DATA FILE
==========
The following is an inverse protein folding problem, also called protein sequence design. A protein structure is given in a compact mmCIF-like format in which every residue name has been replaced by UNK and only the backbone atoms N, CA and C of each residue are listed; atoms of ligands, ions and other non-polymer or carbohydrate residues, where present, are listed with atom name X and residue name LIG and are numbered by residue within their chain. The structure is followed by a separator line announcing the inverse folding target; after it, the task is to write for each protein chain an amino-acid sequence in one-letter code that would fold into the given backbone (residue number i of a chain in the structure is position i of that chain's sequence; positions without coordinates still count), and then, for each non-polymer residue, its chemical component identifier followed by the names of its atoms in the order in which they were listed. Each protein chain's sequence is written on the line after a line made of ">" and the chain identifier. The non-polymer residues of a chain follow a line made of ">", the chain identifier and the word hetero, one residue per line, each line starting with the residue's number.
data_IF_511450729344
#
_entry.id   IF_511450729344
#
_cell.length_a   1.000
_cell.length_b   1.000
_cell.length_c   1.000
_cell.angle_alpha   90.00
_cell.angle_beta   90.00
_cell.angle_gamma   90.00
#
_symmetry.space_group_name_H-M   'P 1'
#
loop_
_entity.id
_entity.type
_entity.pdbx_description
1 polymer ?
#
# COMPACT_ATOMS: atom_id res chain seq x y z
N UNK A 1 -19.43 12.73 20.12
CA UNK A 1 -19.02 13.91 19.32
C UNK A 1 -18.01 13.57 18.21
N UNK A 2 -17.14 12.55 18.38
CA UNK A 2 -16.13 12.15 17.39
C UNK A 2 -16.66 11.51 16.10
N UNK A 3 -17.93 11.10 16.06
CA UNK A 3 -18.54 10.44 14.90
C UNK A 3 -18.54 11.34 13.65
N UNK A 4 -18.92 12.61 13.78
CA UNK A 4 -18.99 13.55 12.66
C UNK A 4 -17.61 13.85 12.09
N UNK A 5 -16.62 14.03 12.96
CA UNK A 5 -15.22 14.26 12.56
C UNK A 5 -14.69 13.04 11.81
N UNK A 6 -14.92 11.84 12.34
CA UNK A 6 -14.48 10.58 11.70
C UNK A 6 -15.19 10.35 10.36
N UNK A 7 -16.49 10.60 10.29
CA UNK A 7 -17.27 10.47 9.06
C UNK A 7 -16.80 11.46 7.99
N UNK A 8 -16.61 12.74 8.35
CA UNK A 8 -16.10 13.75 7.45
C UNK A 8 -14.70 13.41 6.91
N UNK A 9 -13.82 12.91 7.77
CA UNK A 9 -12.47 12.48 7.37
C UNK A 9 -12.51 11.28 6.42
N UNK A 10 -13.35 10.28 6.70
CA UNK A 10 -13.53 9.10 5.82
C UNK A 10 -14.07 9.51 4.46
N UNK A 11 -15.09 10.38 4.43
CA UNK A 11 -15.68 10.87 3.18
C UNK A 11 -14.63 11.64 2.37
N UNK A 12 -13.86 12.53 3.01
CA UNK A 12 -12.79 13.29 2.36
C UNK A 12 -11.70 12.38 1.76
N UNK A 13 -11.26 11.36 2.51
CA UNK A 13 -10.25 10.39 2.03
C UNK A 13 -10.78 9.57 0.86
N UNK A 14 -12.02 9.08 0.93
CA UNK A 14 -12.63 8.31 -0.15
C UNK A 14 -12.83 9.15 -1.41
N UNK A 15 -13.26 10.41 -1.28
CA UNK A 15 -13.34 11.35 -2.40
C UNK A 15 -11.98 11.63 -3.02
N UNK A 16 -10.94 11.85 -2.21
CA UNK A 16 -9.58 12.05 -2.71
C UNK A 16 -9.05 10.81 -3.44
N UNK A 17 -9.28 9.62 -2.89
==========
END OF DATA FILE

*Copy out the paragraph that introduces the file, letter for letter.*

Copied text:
The following is an inverse protein folding problem, also called protein sequence design. A protein structure is given in a compact mmCIF-like format in which every residue name has been replaced by UNK and only the backbone atoms N, CA and C of each residue are listed; atoms of ligands, ions and other non-polymer or carbohydrate residues, where present, are listed with atom name X and residue name LIG and are numbered by residue within their chain. The structure is followed by a separator line announcing the inverse folding target; after it, the task is to write for each protein chain an amino-acid sequence in one-letter code that would fold into the given backbone (residue number i of a chain in the structure is position i of that chain's sequence; positions without coordinates still count), and then, for each non-polymer residue, its chemical component identifier followed by the names of its atoms in the order in which they were listed. Each protein chain's sequence is written on the line after a line made of ">" and the chain identifier. The non-polymer residues of a chain follow a line made of ">", the chain identifier and the word hetero, one residue per line, each line starting with the residue's number.